that you had to do what you had to do and refuse to think that anyone
who knows you can blame you for your decision.  I personally would not
deal with the likes of these people either.  I hope all is well for you
and that you complete your goals despite all of the UNO turmoil.  I
would like to think that on some level even if it is a very small one we
also became friends during these last 2 semesters, so from one friend to
another good luck and we’ll be seeing ya.  I have your number and will
surely call for help or just to say hello.  May you be blessed with
serenity to accept the things you cannot change,  the courage to change
the things you can, and the wisdom to know the difference..-


It is really nice to know that I was reaching my students.

The secret of education lies in respecting the pupil.



Leave of absence…

Posted by on 05 Nov 2004 | Tagged as: Uncategorized

So I went to the BIG meeting and was told that my dismissal process had started on Monday.  This meeting (on Thursday) was just a formality to let the me know about the department’s decision to dismiss me.  Great.  Verdict and sentencing before I was even aware there was a problem.  I am taking a temporary leave of absence from all things academic until further notice, effective yesterday at noon.  I was very unhappy at grad school anyway.  This semester my disenchantment with grad school was at its worst.  I wasn’t sleeping or eating or even teaching very well.  My schoolwork suffered a lot.  I need a break, the opportunity presented itself, and so I took one.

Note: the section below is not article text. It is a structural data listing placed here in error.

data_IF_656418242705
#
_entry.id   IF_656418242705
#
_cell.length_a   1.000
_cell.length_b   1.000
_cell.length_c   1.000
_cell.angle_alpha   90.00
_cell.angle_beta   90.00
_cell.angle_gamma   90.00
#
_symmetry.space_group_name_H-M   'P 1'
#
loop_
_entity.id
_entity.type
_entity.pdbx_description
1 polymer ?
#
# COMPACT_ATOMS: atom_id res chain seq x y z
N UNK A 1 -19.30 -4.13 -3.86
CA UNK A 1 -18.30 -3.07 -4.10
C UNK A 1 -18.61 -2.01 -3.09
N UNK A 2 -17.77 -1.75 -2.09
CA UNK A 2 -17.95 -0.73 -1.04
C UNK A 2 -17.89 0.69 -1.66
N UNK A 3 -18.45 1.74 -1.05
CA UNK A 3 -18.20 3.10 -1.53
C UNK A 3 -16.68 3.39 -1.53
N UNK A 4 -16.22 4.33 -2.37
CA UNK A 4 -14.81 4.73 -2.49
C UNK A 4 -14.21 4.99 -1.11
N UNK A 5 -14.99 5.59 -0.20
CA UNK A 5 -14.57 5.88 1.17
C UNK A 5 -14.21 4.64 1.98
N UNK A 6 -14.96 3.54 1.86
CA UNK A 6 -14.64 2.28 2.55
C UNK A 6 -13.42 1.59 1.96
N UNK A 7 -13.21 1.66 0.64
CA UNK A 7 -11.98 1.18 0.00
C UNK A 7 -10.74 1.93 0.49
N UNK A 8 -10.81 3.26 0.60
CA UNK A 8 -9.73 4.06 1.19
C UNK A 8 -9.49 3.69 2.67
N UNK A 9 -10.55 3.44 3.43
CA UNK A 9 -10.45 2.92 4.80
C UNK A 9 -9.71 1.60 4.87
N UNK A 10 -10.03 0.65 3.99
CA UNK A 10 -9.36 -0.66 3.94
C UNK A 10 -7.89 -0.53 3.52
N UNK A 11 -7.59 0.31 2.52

I feel slightly giddy.  I actually got some sleep!  I haven’t been able to sleep in months.  This may be a veeerrry dangerous thing.

I applied for a job online Thursday afternoon and was called Friday afternoon for a phone interview.  I have a final interview on Monday!  I just applied.  They said it would take at least a week to hear anything from them.  This just affirms my belief in everything happens for a reason and there are no coincidences in life.  Yeah me.

Would you like fries with that?

Posted by on 04 Nov 2004 | Tagged as: Uncategorized

Yesterday was a really shitty day.  Bush won (more about this later) and I was personally attacked for everything I had ever done wrong in the class I TA, 1020.

In this three page memo, I was told that I was shirking my TA duties, not showing up for the meetings and not proctoring enough of the said exams.  The students have four exams.  There are three sections of the exam.  During two of these times I teach 1020 lab.  Am I supposed to teach lab or proctor an exam?  Proctor I guess, since that is what is more important here.  This memo went on to blame me again, for things that I thought were already discussed, I was already disciplined for, and I thought were put to rest.  Well that’s what I get for assuming, it makes an ass out of you and me.  Mostly me at this point.